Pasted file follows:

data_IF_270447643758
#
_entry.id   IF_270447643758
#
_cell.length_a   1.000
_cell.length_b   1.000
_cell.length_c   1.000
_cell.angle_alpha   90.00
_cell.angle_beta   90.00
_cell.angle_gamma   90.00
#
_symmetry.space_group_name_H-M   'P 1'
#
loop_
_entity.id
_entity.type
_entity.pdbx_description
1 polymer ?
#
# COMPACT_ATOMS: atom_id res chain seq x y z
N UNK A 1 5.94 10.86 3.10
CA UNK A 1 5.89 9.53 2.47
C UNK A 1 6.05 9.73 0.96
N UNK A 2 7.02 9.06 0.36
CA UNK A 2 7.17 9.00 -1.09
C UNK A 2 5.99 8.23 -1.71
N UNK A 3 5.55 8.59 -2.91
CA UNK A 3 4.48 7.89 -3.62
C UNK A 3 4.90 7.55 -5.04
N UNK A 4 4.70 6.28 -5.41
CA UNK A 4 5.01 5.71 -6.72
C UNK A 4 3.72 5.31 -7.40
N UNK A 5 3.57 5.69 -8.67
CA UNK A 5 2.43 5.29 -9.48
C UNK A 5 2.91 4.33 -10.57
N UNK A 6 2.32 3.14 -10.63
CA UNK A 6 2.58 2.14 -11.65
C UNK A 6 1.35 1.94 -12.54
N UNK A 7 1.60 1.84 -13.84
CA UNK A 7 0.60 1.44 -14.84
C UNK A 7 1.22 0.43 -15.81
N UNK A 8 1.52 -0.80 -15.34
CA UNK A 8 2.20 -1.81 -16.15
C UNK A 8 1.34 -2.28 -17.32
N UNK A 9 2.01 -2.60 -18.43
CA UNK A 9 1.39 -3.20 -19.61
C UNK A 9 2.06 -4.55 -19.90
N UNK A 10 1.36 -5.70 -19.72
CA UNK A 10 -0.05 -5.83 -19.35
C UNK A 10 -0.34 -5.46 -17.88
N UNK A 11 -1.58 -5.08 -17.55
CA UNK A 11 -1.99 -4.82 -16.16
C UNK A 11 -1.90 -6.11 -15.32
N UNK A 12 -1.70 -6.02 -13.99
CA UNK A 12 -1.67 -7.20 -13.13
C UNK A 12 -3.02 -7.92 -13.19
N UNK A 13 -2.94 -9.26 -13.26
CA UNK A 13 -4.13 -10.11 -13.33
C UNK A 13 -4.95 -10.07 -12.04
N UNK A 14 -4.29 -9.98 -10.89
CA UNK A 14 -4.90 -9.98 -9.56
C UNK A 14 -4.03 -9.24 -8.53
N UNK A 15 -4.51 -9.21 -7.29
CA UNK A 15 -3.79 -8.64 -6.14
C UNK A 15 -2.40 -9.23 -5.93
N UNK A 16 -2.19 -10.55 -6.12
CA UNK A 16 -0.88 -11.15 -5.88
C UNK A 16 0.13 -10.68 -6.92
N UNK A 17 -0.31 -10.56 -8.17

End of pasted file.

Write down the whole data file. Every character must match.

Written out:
data_IF_270447643758
#
_entry.id   IF_270447643758
#
_cell.length_a   1.000
_cell.length_b   1.000
_cell.length_c   1.000
_cell.angle_alpha   90.00
_cell.angle_beta   90.00
_cell.angle_gamma   90.00
#
_symmetry.space_group_name_H-M   'P 1'
#
loop_
_entity.id
_entity.type
_entity.pdbx_description
1 polymer ?
#
# COMPACT_ATOMS: atom_id res chain seq x y z
N UNK A 1 5.94 10.86 3.10
CA UNK A 1 5.89 9.53 2.47
C UNK A 1 6.05 9.73 0.96
N UNK A 2 7.02 9.06 0.36
CA UNK A 2 7.17 9.00 -1.09
C UNK A 2 5.99 8.23 -1.71
N UNK A 3 5.55 8.59 -2.91
CA UNK A 3 4.48 7.89 -3.62
C UNK A 3 4.90 7.55 -5.04
N UNK A 4 4.70 6.28 -5.41
CA UNK A 4 5.01 5.71 -6.72
C UNK A 4 3.72 5.31 -7.40
N UNK A 5 3.57 5.69 -8.67
CA UNK A 5 2.43 5.29 -9.48
C UNK A 5 2.91 4.33 -10.57
N UNK A 6 2.32 3.14 -10.63
CA UNK A 6 2.58 2.14 -11.65
C UNK A 6 1.35 1.94 -12.54
N UNK A 7 1.60 1.84 -13.84
CA UNK A 7 0.60 1.44 -14.84
C UNK A 7 1.22 0.43 -15.81
N UNK A 8 1.52 -0.80 -15.34
CA UNK A 8 2.20 -1.81 -16.15
C UNK A 8 1.34 -2.28 -17.32
N UNK A 9 2.01 -2.60 -18.43
CA UNK A 9 1.39 -3.20 -19.61
C UNK A 9 2.06 -4.55 -19.90
N UNK A 10 1.36 -5.70 -19.72
CA UNK A 10 -0.05 -5.83 -19.35
C UNK A 10 -0.34 -5.46 -17.88
N UNK A 11 -1.58 -5.08 -17.55
CA UNK A 11 -1.99 -4.82 -16.16
C UNK A 11 -1.90 -6.11 -15.32
N UNK A 12 -1.70 -6.02 -13.99
CA UNK A 12 -1.67 -7.20 -13.13
C UNK A 12 -3.02 -7.92 -13.19
N UNK A 13 -2.94 -9.26 -13.26
CA UNK A 13 -4.13 -10.11 -13.33
C UNK A 13 -4.95 -10.07 -12.04
N UNK A 14 -4.29 -9.98 -10.89
CA UNK A 14 -4.90 -9.98 -9.56
C UNK A 14 -4.03 -9.24 -8.53
N UNK A 15 -4.51 -9.21 -7.29
CA UNK A 15 -3.79 -8.64 -6.14
C UNK A 15 -2.40 -9.23 -5.93
N UNK A 16 -2.19 -10.55 -6.12
CA UNK A 16 -0.88 -11.15 -5.88
C UNK A 16 0.13 -10.68 -6.92
N UNK A 17 -0.31 -10.56 -8.17